|Left to Right: Geoff Eales, Andy Findon|
Geoff Eales writes…
One of my favourite venues in the whole of London is The Forge in Camden Town and I’m delighted to be performing there with flautist Andy Findon on April 18th.
I’d like to take this opportunity to tell you a little about Andy Findon and the project, ‘The Dancing Flute’.
Andy is one of the UK’s most talented multi-instrumentalists. He plays clarinet and all the instruments of the saxophone family but his greatest passion is the flute. When I say “flute” I don’t just mean the classic flute since Andy also happens to be one of the world’s leading exponents of its many ethnic varieties. His expertise on all things flute will be plain for all to see at this forthcoming event. Andy has been playing baritone sax and flutes in The Michael Nyman Band since 1980 and is a member of the award-winning folk band, The Home Service. On top of this, he is in huge demand as a London session musician.
So how did this flute/piano collaboration come about ? – well it happened like this :
Between 2009 and 2011 I was working extensively with Andy on various studio projects. During this period, we got to know each other very well, often swapping notes as to where we were in our respective musical journeys. He told me that he was planning to record an album of unaccompanied flute music which was to be interlaced with a few pieces for baritone saxophone. I was thrilled when he commissioned me to compose a work for him. The album became ‘Density 21.5’ for which I contributed ‘The 11th Commandment’. Andy’s performance of the piece is stunning and I relished the thought of him bringing more of my compositions to life. It was soon decided that I should write an entire album of flute and piano for Andy and myself – and here it is!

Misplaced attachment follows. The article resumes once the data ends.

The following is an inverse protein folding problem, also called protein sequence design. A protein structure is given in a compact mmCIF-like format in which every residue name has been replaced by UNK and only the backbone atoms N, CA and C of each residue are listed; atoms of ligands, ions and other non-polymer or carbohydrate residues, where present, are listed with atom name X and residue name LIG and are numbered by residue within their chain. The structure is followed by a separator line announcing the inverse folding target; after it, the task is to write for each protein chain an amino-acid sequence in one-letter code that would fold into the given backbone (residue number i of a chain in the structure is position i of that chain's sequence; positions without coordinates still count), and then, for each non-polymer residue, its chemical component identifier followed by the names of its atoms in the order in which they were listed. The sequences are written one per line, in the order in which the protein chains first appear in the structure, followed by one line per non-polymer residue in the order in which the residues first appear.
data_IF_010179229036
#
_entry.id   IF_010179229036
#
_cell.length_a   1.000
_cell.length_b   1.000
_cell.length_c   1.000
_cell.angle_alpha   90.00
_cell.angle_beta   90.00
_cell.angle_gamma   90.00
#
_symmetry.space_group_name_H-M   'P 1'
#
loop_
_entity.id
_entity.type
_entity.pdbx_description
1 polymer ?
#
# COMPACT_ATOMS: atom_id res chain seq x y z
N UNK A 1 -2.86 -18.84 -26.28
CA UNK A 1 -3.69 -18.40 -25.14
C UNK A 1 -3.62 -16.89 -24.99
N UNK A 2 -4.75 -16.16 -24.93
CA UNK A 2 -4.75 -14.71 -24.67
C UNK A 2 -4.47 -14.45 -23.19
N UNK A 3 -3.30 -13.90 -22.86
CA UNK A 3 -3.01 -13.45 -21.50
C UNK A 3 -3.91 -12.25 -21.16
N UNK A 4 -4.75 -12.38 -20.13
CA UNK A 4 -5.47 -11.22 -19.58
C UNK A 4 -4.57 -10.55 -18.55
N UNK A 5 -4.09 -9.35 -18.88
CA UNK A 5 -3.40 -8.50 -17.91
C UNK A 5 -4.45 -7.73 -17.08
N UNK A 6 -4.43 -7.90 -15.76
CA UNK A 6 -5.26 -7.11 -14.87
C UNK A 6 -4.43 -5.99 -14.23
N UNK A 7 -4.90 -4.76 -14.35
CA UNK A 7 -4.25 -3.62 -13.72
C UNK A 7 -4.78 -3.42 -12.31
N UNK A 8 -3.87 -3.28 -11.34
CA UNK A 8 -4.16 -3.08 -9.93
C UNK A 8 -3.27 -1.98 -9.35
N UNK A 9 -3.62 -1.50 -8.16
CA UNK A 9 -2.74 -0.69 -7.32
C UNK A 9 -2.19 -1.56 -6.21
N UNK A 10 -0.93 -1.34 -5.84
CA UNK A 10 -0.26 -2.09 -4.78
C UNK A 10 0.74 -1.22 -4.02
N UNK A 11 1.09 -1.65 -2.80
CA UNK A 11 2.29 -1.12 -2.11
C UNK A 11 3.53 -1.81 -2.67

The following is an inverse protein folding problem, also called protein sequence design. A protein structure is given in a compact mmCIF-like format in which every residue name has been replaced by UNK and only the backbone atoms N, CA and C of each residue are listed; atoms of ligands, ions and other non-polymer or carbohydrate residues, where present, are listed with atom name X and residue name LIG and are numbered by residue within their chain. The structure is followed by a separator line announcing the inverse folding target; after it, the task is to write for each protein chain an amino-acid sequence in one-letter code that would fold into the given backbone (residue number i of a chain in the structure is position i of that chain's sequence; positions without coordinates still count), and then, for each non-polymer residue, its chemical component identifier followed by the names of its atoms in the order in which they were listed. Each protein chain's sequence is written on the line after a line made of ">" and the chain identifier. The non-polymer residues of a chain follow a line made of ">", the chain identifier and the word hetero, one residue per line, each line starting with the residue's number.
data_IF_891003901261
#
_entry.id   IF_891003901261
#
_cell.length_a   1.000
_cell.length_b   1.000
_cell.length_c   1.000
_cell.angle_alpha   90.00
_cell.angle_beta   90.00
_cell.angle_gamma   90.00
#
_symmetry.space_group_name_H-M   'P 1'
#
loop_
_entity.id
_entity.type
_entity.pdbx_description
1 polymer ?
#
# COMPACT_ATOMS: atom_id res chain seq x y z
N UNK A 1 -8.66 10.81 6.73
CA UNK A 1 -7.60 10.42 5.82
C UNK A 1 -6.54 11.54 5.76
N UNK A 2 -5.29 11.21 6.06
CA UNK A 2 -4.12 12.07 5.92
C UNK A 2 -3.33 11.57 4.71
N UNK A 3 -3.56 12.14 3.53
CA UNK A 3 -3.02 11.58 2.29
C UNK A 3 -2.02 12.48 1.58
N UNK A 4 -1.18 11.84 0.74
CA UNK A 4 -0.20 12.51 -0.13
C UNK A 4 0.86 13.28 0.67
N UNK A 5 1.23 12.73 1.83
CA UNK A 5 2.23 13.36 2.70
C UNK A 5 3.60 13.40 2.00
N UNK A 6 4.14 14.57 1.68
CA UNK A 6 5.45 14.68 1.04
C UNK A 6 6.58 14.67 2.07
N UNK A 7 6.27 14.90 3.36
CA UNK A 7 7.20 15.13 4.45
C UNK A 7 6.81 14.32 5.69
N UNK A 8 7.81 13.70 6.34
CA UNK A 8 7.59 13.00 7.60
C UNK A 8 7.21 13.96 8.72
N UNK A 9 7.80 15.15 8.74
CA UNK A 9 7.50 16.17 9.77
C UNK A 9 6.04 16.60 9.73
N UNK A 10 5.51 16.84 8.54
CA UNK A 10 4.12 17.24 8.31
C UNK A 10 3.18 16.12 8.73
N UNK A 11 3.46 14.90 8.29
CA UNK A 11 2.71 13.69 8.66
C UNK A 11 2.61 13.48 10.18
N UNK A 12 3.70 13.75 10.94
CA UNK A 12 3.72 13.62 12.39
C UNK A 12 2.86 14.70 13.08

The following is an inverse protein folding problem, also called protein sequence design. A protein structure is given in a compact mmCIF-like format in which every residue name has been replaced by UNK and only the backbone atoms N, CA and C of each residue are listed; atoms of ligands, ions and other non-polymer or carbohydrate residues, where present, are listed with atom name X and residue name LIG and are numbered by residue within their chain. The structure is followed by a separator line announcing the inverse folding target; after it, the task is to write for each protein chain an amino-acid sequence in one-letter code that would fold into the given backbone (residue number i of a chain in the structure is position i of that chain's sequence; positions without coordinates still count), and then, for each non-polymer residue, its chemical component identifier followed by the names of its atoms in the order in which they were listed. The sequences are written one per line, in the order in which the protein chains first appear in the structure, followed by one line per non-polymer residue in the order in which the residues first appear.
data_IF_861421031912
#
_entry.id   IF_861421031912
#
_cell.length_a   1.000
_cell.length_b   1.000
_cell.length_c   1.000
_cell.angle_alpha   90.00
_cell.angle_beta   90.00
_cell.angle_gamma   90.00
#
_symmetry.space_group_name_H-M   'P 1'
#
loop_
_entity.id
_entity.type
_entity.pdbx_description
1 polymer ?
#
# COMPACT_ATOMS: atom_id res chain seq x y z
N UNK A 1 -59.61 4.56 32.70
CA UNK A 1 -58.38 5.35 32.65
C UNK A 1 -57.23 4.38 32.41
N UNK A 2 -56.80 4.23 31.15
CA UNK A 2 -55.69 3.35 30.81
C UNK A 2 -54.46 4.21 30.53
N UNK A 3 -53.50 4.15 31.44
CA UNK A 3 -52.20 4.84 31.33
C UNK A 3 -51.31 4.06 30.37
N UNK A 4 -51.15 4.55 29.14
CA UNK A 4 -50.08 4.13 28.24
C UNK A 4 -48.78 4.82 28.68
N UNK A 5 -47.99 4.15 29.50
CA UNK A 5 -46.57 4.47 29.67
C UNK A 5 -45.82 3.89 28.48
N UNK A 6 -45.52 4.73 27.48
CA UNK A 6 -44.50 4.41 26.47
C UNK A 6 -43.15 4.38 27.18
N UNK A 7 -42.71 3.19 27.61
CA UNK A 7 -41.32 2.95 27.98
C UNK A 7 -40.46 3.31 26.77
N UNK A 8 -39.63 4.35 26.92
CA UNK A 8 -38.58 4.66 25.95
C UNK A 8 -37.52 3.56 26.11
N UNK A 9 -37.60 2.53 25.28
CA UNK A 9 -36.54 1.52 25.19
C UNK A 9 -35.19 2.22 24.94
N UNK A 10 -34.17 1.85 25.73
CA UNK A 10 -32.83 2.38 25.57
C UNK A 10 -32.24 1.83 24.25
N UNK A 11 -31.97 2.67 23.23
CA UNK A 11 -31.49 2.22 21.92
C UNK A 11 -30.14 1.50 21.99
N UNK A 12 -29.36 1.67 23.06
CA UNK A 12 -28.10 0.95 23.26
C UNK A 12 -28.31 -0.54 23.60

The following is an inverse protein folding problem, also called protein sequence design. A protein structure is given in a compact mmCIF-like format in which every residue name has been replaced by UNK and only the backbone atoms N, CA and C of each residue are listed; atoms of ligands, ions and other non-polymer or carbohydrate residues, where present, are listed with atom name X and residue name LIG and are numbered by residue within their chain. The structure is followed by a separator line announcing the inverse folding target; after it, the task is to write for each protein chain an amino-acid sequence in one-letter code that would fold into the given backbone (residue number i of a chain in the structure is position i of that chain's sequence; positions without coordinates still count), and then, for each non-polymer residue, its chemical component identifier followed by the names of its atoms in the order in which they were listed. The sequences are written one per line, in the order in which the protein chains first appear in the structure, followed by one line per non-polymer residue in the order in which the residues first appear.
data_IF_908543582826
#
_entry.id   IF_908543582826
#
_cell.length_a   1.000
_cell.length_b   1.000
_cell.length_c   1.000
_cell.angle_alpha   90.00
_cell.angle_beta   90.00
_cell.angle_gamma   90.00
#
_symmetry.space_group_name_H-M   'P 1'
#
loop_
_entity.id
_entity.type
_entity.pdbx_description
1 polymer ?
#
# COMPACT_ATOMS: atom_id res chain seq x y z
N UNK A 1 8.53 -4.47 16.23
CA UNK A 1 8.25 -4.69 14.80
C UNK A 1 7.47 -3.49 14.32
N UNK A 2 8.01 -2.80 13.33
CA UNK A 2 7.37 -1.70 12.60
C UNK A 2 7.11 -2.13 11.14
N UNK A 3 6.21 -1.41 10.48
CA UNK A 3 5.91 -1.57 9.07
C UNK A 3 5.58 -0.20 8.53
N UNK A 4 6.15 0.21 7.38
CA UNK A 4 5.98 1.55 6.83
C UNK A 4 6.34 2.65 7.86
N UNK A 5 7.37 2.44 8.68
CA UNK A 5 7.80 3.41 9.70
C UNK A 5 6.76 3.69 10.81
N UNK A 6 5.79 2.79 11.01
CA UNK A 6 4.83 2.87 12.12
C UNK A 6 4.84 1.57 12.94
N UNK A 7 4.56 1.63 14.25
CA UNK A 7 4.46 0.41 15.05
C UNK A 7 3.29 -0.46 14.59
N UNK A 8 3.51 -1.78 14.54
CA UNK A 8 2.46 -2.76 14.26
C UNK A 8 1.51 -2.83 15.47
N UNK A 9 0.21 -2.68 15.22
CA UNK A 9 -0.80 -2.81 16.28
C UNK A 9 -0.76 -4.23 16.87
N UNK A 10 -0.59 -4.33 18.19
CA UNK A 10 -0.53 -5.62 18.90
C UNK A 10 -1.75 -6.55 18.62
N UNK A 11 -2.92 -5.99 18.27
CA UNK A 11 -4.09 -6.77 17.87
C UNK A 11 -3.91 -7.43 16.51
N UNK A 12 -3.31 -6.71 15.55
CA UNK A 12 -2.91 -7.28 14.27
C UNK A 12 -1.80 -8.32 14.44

‘The Dancing Flute’ features 13 of my compositions and is, above all, a celebration of the life-enhancing qualities of the dance. It is also a kind of musical travelogue as we savour the flavours and rhythms of Latin America, North America, Iberia, Eastern Europe, the Middle-East, the Orient and other places. I like to think of the music as a fusion of ideas, colours and sounds. Some people might ask the question “is it classical, jazz, Latin, folk or world?” – in a way the question is the wrong one. The question, I believe, should be a much broader one: does the music speak to people ? Does it make you want to cry, laugh, sing and dance ? I sincerely hope that the music will touch the listener in some profound way. If it doesn’t, then it would have failed its purpose.